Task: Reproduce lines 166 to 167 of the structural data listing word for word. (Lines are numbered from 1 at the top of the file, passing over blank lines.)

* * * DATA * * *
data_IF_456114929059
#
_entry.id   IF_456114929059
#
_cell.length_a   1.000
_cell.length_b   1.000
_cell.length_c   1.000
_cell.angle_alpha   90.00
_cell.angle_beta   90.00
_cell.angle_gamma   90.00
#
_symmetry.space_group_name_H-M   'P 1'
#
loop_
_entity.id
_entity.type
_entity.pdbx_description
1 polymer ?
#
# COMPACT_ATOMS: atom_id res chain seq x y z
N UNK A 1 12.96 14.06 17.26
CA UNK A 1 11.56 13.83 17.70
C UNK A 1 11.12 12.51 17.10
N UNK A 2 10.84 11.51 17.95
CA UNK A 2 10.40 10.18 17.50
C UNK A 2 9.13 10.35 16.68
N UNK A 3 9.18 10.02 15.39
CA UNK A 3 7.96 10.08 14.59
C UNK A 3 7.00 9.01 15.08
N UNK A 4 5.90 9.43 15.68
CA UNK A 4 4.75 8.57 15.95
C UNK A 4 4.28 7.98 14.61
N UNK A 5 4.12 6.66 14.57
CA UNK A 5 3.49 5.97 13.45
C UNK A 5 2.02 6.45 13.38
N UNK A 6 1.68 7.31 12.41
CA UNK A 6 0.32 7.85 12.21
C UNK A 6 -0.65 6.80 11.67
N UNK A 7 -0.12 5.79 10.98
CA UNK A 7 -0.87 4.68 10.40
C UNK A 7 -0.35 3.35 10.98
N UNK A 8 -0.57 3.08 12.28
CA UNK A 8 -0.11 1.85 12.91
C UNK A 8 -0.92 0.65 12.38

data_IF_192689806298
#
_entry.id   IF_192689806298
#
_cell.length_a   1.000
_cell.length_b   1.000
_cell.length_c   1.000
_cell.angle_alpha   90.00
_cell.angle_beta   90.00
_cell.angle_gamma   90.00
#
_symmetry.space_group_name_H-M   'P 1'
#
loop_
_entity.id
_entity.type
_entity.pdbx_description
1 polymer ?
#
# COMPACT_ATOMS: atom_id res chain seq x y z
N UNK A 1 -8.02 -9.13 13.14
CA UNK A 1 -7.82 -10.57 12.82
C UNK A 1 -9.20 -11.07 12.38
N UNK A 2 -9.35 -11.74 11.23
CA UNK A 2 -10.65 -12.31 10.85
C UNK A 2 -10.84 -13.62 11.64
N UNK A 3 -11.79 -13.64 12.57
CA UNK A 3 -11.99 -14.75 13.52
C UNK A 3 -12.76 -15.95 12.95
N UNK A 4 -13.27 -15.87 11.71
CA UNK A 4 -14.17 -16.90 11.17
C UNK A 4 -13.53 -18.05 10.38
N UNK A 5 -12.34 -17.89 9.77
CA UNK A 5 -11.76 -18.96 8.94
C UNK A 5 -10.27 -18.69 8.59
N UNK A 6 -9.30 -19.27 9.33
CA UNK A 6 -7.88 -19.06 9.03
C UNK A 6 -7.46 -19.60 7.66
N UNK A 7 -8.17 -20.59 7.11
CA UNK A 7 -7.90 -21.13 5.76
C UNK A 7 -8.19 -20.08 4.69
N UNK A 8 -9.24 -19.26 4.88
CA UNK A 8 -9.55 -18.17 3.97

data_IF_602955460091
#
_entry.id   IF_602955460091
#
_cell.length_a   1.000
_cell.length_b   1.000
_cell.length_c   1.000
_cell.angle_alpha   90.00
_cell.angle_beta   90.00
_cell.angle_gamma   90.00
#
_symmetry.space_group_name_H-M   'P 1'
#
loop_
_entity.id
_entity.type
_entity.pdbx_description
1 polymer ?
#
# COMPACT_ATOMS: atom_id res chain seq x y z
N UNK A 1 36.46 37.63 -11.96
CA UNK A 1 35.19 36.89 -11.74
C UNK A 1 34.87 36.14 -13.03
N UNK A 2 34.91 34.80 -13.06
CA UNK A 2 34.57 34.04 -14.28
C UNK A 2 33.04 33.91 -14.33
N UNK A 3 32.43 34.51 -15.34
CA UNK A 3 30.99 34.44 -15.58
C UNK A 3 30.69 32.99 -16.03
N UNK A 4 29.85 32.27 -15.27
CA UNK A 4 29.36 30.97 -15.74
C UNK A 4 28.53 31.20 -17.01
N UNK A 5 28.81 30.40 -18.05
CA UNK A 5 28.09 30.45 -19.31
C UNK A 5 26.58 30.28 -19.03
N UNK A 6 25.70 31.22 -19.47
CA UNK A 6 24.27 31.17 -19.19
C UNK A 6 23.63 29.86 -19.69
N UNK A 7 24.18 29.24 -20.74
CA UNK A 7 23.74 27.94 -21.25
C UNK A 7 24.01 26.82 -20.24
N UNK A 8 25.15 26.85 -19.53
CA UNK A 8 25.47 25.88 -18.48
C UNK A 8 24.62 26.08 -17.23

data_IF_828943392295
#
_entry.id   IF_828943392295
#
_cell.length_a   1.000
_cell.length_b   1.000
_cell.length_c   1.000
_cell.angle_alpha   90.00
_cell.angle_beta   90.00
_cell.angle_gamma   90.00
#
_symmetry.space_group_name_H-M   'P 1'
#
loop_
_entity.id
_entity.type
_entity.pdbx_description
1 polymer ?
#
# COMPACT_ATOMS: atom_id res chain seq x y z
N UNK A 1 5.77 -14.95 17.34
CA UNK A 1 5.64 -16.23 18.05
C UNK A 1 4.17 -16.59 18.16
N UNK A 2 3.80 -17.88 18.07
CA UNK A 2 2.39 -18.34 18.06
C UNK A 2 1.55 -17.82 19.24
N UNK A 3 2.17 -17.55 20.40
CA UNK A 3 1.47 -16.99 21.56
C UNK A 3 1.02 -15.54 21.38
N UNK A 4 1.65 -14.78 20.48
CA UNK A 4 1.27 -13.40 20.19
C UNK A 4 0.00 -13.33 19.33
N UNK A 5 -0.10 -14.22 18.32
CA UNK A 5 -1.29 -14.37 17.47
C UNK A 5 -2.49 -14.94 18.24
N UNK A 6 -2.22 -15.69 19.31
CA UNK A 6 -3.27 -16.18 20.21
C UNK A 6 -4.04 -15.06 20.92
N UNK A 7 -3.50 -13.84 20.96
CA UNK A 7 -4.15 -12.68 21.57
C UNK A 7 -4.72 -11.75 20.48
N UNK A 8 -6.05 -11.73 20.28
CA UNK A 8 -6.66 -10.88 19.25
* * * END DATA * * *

C UNK A 5 -2.49 -14.94 18.24
N UNK A 6 -2.22 -15.69 19.31